To College Division Homepage Writing Online: A Student's Guide to the Internet and World Wide Web
 CROSSLINKS: Chapter 13—Exploring Online

Chapter 13 of Writing Online covers a range of topics about exploring online, including source quality, authority, plagiarism, and search engines. The Crosslinks for this chapter lead to more advice on plagiarism, sites that detect plagiarized papers, search engines, starting points for discipline-specific searching, online evaluation guides, and scholarly sites and online journals.


| Plagiarism Advice and Detection | Search Engines and Discipline-based Searches | Evaluation Guides | Scholarly Sites/Journals | Crosslinks by Chapter |
Plagiarism Advice and Detection
  • Reflections on The Internet Paper Mills by William K. McHenry describes the extent and ways online papermills work. One key point McHenry notes is that most of the papers are mediocre. (In fact, they're so bad, they're very good for teaching students how to critique writing.) Essay includes links to some of the papermills.
  • Cut-and-Plaste Plagiarsim offers advice to teachers from Lisa Hinchliffe on how to search the WWW when you suspect plagiarism. For students, it's worth knowing that it's fairly easy for teachers to find the same sources you may have used.
  • Plagiarism in Colleges in USA discusses plagiarism as a legal issue. The author, Ronald B. Standler, a lawyer from Massachusetts, contends that plagiarism needs to be distinguished from fraud—simply stealing another person's words or passing off their work as your own. By citing case law, he also points out that colleges legally can revoke degrees and issue other punishments if plagiarism is discovered.
  • Plagiarism and the Web by Bruce Leland offers practical advice to teachers on designing unique assignments for which there are likely to be few stock papers and working with writers at all stages of the research project. Students can follow the same advice—on uniqueness and working early with teachers—when they choose their own topics. 
  • Avoiding Plagiarism by Sharon Williams offers practical advice for avoiding accidental plagiarism during notetaking and drafting. 

| Plagiarism Advice and Detection | Search Engines and Discipline-based Searches | Evaluation Guides | Scholarly Sites/Journals | Crosslinks by Chapter |
Search Engines and Discipline-based Searches 
  • The Search Engine Watch, edited by Danny Sullivan, puts all your search engine needs in one place: tips on better searching, links to hundreds of search engines, explanations of how search engines work, and more.
  • InfoMine, a site compiled by 20 college-level librarians in California, offers browsing and searching by subject, title, author, and keywords within subject areas for most academic disciplines. Well-organized pages include links to databases, scholarly journals, and other useful resources. One of the best places to start.

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| Plagiarism Advice and Detection | Search Engines and Discipline-based Searches | Evaluation Guides | Scholarly Sites/Journals | Crosslinks by Chapter |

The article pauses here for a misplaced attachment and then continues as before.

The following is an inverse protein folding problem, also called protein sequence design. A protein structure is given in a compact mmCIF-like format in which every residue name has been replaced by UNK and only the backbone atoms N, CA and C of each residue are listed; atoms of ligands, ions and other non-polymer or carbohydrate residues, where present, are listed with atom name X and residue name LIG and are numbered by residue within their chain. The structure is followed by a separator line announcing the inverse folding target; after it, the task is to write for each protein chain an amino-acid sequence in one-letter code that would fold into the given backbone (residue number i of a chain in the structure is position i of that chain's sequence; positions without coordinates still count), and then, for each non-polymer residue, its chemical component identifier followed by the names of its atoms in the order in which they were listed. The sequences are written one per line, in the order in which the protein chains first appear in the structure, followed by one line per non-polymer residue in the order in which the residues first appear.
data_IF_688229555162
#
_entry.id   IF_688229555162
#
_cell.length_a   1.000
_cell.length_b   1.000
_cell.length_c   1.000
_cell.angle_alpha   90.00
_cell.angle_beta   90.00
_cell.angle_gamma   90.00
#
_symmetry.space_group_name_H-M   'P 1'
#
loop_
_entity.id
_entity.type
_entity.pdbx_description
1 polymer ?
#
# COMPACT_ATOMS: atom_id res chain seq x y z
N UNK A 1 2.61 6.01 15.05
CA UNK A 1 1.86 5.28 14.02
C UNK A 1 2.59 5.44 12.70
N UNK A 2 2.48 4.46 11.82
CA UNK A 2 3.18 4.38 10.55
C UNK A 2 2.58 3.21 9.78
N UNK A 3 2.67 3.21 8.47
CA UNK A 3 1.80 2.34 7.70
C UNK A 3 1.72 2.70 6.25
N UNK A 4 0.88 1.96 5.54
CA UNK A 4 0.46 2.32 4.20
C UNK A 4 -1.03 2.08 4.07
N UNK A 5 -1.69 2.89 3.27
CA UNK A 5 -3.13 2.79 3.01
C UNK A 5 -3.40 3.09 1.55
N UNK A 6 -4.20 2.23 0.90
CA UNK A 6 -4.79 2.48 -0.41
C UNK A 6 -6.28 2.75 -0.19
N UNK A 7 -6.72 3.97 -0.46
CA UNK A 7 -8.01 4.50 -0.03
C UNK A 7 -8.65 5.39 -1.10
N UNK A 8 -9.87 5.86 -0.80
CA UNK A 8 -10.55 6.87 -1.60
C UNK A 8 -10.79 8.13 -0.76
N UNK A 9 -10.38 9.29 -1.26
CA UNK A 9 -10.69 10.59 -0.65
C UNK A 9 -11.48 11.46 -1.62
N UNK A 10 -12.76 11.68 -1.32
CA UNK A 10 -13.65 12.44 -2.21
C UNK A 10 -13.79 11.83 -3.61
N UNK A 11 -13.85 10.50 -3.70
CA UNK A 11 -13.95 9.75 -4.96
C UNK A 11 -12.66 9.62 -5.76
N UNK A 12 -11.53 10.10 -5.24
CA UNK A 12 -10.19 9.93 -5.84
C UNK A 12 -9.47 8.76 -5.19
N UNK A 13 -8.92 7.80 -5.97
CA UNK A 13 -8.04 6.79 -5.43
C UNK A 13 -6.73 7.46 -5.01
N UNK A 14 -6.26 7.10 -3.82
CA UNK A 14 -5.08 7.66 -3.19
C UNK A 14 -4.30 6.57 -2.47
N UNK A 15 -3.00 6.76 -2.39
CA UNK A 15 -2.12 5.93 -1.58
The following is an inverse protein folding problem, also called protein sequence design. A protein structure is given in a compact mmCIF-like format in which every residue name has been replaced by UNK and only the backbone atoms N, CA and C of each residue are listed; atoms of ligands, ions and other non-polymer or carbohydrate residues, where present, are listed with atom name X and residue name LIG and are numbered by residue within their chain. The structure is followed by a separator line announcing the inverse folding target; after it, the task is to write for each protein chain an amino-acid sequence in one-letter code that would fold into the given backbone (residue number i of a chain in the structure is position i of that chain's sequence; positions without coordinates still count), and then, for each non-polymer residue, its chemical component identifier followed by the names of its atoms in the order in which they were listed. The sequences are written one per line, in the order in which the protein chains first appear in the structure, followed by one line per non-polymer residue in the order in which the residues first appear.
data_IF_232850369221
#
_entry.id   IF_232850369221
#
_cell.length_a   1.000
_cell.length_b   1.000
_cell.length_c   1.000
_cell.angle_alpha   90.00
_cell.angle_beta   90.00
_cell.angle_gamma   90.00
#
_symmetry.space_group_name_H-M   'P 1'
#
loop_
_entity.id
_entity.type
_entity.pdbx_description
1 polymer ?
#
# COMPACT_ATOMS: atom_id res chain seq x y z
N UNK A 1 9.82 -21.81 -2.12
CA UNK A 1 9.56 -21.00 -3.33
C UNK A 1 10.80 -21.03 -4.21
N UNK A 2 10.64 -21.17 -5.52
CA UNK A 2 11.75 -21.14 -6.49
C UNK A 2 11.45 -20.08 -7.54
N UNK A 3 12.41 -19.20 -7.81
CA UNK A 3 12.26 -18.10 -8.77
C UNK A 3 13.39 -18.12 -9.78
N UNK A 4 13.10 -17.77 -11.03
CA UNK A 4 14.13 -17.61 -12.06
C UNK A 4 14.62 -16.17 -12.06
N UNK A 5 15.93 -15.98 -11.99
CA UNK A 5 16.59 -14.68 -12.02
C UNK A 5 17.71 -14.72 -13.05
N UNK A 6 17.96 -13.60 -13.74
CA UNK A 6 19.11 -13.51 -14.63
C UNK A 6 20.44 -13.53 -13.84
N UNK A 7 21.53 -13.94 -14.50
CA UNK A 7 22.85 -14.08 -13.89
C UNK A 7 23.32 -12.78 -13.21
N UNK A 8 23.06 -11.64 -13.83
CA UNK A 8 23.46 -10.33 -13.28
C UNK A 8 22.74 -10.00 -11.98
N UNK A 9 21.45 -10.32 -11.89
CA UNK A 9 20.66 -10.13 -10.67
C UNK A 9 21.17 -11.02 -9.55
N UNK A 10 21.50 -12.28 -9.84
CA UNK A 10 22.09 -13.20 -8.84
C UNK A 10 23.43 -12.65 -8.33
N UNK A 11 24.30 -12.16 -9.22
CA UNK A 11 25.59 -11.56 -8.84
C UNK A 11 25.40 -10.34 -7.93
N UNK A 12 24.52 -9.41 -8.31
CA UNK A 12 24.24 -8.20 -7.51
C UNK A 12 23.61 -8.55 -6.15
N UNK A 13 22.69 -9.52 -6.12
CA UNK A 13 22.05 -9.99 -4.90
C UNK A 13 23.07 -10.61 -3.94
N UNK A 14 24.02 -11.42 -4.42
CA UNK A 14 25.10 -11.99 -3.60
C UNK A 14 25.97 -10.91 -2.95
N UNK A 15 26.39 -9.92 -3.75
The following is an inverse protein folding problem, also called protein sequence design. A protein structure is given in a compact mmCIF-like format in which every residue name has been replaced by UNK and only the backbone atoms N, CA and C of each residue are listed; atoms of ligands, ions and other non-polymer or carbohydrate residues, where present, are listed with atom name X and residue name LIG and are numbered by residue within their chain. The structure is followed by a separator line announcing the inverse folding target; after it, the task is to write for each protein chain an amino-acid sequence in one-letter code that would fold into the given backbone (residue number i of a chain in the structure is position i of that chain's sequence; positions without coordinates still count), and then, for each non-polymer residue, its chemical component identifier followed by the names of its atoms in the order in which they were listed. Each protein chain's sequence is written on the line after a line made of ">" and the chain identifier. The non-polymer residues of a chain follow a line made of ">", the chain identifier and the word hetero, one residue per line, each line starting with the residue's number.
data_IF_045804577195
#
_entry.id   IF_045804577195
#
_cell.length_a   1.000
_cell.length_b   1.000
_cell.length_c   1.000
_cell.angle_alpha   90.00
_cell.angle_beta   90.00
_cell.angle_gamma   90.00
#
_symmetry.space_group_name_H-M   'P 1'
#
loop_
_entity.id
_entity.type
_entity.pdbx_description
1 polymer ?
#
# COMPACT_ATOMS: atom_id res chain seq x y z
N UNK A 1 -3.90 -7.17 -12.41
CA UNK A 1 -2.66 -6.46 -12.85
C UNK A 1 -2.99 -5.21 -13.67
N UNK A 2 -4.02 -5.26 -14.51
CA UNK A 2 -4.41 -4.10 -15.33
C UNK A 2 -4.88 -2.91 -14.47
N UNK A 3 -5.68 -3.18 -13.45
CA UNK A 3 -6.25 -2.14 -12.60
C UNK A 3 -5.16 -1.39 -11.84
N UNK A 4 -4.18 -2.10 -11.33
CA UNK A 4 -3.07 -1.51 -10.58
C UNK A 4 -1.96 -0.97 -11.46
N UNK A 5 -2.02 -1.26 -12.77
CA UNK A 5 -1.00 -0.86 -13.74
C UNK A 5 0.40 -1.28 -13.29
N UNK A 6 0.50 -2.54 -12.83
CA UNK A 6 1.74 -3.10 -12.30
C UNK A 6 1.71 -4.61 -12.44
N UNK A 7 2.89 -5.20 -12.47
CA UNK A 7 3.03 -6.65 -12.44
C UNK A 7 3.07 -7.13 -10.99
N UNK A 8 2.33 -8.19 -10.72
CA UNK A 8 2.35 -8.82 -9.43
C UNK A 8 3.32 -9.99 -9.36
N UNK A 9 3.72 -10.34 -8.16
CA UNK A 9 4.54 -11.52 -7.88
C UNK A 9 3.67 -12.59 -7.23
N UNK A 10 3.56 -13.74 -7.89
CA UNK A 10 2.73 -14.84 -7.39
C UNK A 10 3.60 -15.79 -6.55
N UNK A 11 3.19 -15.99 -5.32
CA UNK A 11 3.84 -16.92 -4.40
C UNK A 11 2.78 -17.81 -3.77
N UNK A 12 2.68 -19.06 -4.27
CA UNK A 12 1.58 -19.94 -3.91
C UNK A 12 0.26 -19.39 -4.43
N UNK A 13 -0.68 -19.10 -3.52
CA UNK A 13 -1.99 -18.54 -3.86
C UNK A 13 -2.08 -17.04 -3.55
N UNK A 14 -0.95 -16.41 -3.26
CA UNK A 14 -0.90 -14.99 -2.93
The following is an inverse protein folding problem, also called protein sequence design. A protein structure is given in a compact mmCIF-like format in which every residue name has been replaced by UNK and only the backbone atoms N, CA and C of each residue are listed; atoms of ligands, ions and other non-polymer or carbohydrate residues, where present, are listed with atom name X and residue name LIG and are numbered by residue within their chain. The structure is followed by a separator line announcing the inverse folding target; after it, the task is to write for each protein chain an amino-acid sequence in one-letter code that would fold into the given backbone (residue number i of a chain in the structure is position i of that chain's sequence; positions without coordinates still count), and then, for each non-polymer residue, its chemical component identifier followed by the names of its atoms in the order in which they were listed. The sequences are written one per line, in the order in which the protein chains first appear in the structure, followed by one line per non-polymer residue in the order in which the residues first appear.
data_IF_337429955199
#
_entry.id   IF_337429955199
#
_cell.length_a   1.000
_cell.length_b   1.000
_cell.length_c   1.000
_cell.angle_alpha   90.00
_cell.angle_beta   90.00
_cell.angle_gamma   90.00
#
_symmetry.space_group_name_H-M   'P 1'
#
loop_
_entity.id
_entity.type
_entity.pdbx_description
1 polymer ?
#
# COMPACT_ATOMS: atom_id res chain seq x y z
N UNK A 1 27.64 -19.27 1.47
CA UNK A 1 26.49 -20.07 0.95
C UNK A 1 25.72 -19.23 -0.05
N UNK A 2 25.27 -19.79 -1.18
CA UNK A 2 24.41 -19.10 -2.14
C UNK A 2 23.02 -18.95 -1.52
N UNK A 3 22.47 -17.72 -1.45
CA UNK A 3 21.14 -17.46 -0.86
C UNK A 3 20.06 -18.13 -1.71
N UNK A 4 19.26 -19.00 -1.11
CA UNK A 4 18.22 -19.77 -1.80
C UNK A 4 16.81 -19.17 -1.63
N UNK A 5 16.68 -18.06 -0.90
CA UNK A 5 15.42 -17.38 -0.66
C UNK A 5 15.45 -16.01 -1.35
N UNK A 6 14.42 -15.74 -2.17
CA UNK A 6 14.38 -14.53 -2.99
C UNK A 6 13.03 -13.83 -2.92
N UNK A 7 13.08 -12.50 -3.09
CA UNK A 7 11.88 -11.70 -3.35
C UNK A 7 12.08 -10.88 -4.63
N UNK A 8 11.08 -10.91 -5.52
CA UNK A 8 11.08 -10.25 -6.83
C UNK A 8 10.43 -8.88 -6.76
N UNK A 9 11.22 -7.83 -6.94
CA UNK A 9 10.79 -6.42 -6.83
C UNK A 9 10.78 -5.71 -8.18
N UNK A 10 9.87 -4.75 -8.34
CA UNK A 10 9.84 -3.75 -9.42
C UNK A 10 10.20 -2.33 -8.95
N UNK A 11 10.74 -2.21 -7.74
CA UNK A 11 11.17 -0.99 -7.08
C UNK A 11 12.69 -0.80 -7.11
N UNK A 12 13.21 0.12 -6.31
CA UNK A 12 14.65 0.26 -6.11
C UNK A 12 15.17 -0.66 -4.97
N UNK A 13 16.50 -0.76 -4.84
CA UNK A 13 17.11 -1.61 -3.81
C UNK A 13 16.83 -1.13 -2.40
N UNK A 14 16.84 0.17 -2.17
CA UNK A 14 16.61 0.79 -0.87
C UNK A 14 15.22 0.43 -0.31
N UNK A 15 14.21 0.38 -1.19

Evaluation Guides 
  • Bibliography on Evaluating Internet Resources by Nicole Auer contains links to web sites that offer evaluation guides, articles that suggest principles for evaluating sources, a bibliography of print resources, and a list of email discussion groups that focus on assessing Internet information.
  • Evaluating Internet Research Resources by Robert Harris offers some of the wisest advice on judging sources. Harris's easy-to-read essay reminds you to consider the information rhetorically, in light of the purpose and context of your research and the purpose and context of the source itself. He offers good suggestions for learning more about a source's context and how others use it and view it. For any teacher, this piece makes a great handout.
  • Biases Affecting Information Processing by Robert Harris explains some of the biases we bring with us when we encounter information and ideas. Read this and keep a mental checklist to make sure you don't dismiss some ideas too soon or accept others too readily.
  • The Good, the Bad, and the Ugly or Why It's a Good Idea to Evaluate Web Sources by Susan E. Beck offers four units: Suggestions for successful Internet assignments, a bibliography, criteria for evaluating sources, and links to example web sites. You can view the criteria and then use the sample sites to apply them.

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| Plagiarism Advice and Detection | Search Engines and Discipline-based Searches | Evaluation Guides | Scholarly Sites/Journals | Crosslinks by Chapter |
Scholarly Sites/Journals 
  • The Directory of Scholarly and Professional E-Conferences. Diane Kovacs and her directory team created a site that in their words "evaluates and organizes discussion lists, newsgroups, MUDs, MOOs, MUCKs, MUSHs, mailing lists, interactive web chat groups etc. (e-conferences) on topics of interest to scholars and professionals for use in their scholarly, pedagological, and professional activities." Many of these resources will feature useful homepages that will lead you to good links to scholarly and professional organizations.
  • The Scholarly Societies Project is a directory (with search abilities) of over 1,600 scholarly societies.
  • Ejournal SiteGuide: A MetaSource is produced and maintained by Joseph Jones. It offers "a selected and annotated set of links to sites for ejournals, which in turn provide links to individual titles and/or to other collections of links." In essence, the site collects and describes many other sites that offer direct links to journals.

| Plagiarism Advice and Detection | Search Engines and Discipline-based Searches | Evaluation Guides | Scholarly Sites/Journals | Crosslinks by Chapter |

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